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Def Leppard

In many ways, Def Leppard were the definitive hard rock band of the '80s. There were many bands that rocked harder(andweremoredangerous) than the Sheffield-based quintet, but few others captured the spirit of the times quite aswell.Emerging in the late '70s aspart ofthe New Wave of British Heavy Metal, Def Leppard actually owed more to the glamrockand metal of the early '70s, as their sound wasequalparts T. Rex, Mott the Hoople, Queen, and Led Zeppelin. By toningdowntheir heavy riffs and emphasizing melody, Def Leppard werepoisedfor crossover success by 1983's Pyromania, andskillfullyused ...read more

In many ways, Def Leppard were the definitive hard rock band of the '80s. There were many bands that rocked harder(andweremoredangerous) than the Sheffield-based quintet, but few others captured the spirit of the times quite aswell.Emerging in the late '70s aspart ofthe New Wave of British Heavy Metal, Def Leppard actually owed more to the glamrockand metal of the early '70s, as their sound wasequalparts T. Rex, Mott the Hoople, Queen, and Led Zeppelin. By toningdowntheir heavy riffs and emphasizing melody, Def Leppard werepoisedfor crossover success by 1983's Pyromania, andskillfullyused the fledgling MTV network to their advantage. The musicians werealreadyblessed with photogenic good looks,but theyalso crafted a series of innovative, exciting videos that made them into stars. Theyintended tofollow Pyromaniaquickly butwere derailed when their drummer lost an arm in a car accident, the first of many problems thatplagued thegroup'scareer.They managed to pull through such tragedies, and even expanded their large audience with 1987'sblockbusterHysteria.Asthe '90s began, mainstream hard rock shifted away from their signature pop-metal and toward edgier, louderbands,yetthey maintained asizable audience into the late '90s and were one of only a handful of '80s metal groups to survivethedecade more or lessintact.

Def Leppard had their origins in a Sheffield-based group that teenagers Rick Savage (bass) and Pete Willis (guitar) formedin1977. VocalistJoeElliott, a fanatic follower of Mott the Hoople and T. Rex, joined the band several months later, bringingthename Deaf Leopard with him.After aspelling change, the trio, augmented by a now-forgotten drummer, began playinglocalSheffield pubs, and within a year the band hadaddedguitarist Steve Clark to the lineup, as well as a new drummer. Laterin1978, they recorded their debut EP, Getcha Rocks Off, andreleased it ontheir own label, Bludgeon Riffola. The EP becameaword-of-mouth success, earning airplay on the BBC. The group memberswere still in theirteens.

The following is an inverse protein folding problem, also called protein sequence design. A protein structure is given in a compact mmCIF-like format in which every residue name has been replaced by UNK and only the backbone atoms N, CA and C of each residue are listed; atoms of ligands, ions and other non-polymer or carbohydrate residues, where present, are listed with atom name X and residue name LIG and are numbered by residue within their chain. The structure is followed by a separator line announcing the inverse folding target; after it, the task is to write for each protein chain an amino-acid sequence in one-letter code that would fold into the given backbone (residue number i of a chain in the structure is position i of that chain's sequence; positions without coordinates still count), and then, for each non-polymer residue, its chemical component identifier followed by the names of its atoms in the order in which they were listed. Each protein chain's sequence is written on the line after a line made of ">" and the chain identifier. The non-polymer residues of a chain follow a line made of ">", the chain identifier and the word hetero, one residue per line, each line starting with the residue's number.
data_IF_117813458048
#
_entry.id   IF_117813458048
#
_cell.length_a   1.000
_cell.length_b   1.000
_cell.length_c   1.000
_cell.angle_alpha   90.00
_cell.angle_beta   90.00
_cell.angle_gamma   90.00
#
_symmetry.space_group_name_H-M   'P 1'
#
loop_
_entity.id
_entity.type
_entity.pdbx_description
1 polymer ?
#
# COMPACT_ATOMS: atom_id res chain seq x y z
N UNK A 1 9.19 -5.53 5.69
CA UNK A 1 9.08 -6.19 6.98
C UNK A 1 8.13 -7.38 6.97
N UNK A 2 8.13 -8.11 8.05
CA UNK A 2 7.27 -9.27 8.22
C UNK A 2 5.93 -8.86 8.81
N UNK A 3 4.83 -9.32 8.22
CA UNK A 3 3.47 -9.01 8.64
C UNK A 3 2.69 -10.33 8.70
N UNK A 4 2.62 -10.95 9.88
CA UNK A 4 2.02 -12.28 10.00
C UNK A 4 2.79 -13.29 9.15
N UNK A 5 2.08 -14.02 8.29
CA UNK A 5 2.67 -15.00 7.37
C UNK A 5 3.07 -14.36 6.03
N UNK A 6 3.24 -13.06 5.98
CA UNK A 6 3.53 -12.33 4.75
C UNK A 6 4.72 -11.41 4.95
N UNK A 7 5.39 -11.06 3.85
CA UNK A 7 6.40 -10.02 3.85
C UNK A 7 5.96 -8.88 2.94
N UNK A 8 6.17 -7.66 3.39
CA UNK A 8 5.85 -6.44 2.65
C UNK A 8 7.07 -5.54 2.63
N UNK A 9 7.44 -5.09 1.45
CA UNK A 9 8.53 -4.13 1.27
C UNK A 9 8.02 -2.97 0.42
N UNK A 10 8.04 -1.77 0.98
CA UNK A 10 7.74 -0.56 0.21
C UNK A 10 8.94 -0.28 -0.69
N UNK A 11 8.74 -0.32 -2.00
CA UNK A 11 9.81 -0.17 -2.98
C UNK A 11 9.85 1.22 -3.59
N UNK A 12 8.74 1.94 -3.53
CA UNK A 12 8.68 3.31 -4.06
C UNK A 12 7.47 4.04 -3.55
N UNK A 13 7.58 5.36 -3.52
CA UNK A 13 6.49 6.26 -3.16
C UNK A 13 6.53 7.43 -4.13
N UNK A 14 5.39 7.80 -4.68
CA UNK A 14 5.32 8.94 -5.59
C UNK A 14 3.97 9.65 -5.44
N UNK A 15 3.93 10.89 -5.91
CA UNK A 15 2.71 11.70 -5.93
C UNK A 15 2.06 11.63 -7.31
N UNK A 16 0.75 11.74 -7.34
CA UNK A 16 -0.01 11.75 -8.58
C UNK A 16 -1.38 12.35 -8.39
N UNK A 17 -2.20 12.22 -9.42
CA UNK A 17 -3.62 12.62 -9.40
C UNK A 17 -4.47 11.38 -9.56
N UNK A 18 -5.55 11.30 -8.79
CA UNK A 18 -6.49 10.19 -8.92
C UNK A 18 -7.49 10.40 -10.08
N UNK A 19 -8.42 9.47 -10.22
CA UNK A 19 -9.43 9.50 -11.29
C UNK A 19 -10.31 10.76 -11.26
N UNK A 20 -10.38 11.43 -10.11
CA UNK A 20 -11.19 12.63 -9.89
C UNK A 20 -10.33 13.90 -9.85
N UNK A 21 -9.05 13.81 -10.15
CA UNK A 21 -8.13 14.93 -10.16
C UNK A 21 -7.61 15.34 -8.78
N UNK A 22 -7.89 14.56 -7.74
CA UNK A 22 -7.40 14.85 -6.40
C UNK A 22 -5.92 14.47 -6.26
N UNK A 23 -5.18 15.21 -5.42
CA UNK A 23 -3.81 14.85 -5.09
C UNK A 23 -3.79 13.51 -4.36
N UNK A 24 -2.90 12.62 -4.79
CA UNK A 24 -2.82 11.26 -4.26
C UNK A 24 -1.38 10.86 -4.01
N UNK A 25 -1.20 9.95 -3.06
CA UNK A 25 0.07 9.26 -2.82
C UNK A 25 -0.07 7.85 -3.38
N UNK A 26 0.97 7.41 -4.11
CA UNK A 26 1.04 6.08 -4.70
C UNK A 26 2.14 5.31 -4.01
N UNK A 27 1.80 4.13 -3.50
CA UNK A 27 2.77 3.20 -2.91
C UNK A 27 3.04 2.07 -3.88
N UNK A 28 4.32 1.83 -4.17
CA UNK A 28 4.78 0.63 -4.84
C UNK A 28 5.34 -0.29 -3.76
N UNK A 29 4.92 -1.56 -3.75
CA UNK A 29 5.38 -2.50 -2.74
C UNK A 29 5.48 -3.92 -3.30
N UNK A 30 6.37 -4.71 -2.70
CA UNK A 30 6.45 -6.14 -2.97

Following the release of Getcha Rocks Off, Rick Allen was added as the band's permanent drummer, and Def Leppardquicklybecamethesubject of the British music weeklies. They soon signed with AC/DC's manager, Peter Mensch, who helpedthemsecure a contractwithMercury Records. On Through the Night, the band's full-length debut, was released in 1980andinstantly became a hit in the U.K.,alsoearning significant airplay in the U.S., where it reached number 51 on the charts.Overthe course of the year, Def Leppardrelentlesslytoured Britain and America, playing their own shows while alsoopeningconcerts for Ozzy Osbourne, Sammy Hagar, and JudasPriest. High'n' Dry followed in 1981 and became the group'sfirstplatinum album in the U.S., thanks to MTV's strong rotation of "Bringin' ontheHeartbreak." MTV would be vital to theband'ssuccess in the '80s.

As the band recorded the follow-up to High 'n' Dry with producer Mutt Lange, Pete Willis was fired from the bandforalcoholism, and PhilCollen,a former guitarist for Girl, was hired to replace him. The resulting album, 1983's Pyromania,becamean unexpected blockbuster, duenot onlyto Def Leppard's skillful, melodic metal, but also to MTV's relentless airingof"Photograph" and "Rock of Ages." Pyromania went onto sell tenmillion copies, establishing Def Leppard as one of themostpopular bands in the world. Despite their success, they were about toenter a tryingtime for their career. Followinganextensive international tour, the group reentered the studio to record the follow-up, butproducer Lange wasunavailable,sothey began sessions with Jim Steinman, the man responsible for Meat Loaf's Bat Out of Hell. The pairingturned out to be ill-advised, so the bandmembers turned to their former engineer, Nigel Green. One month into recording, Allen lost his leftarm inaNew Year'sEve car accident. The arm was reattached, but it had to be amputated once an infection set in.